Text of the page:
This page gives an overview of the SAMD21 microcontroller present on Tangara's mainboard. We generally refer to this as the 'coprocessor' (probably not an accurate use of this term, but it'll do).


The KiCad schematic is the source of truth for how the SAMD21 is implemented on the mainboard PCB.

The short version is:

SERCOM0SPI (to SD card)

All other pins are either unconnected, or used as GPIOs.


If your Tangara was produced by cool tech zone, then it already has a bootloader firmware flashed, in addition to its regular operating firmware.

The source for the bootloader can be found here.

UF2 Flashing

The SAMD21's bootloader supports UF2 updates. This allows you to easily flash a new firmware, without a dedicated debugger (and often without opening the device).

Note: Most users should only very rarely need to update the firmware on their device's SAMD21.

To flash via UF2, you must first put the device into UF2 flashing mode. This can be done through the 'Settings > Firmware Update' menu on your device. If for some reason this menu is inaccessible, then you may instead activate UF2 flashing mode using the USB Serial debug console, by typing:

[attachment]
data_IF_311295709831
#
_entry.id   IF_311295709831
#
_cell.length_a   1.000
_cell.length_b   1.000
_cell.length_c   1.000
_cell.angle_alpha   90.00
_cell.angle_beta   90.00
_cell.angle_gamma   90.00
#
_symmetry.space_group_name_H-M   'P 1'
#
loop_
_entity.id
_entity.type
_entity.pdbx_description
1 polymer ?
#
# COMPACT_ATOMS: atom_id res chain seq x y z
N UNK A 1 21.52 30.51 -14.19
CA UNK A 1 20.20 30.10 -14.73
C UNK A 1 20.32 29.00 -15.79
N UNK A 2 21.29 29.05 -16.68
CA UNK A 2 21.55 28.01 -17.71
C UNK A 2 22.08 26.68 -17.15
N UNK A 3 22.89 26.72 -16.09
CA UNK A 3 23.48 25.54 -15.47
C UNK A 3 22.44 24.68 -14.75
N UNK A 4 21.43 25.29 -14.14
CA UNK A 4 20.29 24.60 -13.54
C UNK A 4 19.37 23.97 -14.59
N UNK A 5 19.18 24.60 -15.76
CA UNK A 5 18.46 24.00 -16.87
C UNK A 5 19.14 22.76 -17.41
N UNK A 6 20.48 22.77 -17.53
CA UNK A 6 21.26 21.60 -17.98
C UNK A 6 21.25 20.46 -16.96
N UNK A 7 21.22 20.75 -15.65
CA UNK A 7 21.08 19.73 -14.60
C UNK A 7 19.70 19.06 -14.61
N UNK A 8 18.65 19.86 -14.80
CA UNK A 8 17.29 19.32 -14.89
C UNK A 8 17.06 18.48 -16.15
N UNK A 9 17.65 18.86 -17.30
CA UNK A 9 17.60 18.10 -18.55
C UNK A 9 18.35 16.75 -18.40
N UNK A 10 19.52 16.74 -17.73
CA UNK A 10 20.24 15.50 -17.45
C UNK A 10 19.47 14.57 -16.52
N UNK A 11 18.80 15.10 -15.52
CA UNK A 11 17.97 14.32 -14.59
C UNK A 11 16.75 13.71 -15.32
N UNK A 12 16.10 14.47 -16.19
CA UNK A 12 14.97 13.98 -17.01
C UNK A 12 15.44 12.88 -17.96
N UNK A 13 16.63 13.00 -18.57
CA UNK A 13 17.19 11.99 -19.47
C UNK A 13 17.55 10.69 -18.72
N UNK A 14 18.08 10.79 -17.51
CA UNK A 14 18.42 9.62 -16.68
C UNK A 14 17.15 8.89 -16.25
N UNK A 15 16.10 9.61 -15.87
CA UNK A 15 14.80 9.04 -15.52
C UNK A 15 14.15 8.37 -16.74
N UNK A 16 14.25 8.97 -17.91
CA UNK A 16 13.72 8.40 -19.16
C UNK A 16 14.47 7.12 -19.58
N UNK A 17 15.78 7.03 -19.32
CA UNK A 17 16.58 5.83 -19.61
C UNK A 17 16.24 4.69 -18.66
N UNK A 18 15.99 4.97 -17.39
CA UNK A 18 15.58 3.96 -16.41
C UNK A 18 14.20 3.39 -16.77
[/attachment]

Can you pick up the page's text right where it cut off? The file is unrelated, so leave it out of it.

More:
samd flash

If this method is also unavailable, then there is a third, more manual way to trigger UF2 flashing mode. However, this method does require disassembling your device. We recommend removing the battery and faceplate from the mainboard before attempting this method, in order to reduce the risk of damage.

Once this is done, set your lock switch to the unlocked position, and plug the mainboard into your computer via USB-C. Then, locate the SWD debug header.

Using a small pair of tweezers or jumper wire, short the 'RST' and 'GND' pins together. Then remove the short, short the two pads again within half a second, and remove the short again. You should see the SAMD21's UF2 bootloader appear as a USB device on your computer.

SWD Flashing

Note: if you are not creating your own Tangara from scratch, then it is unlikely you will ever need to flash the SAMD21 over SWD.

The SAMD21 on Tangara has dedicated pads for reflashing the firmware over SWD. See the electronic design page for infomation about locating and connecting to these pads.

Once you have obtained a debugger, and attached it to the SWD pads, flashing new firmware is relatively straightforward. For example, using a Black Magic Probe's GDB interface, the procedure is:

file <your-cool-here.elf>
monitor swdp_scan
attach 1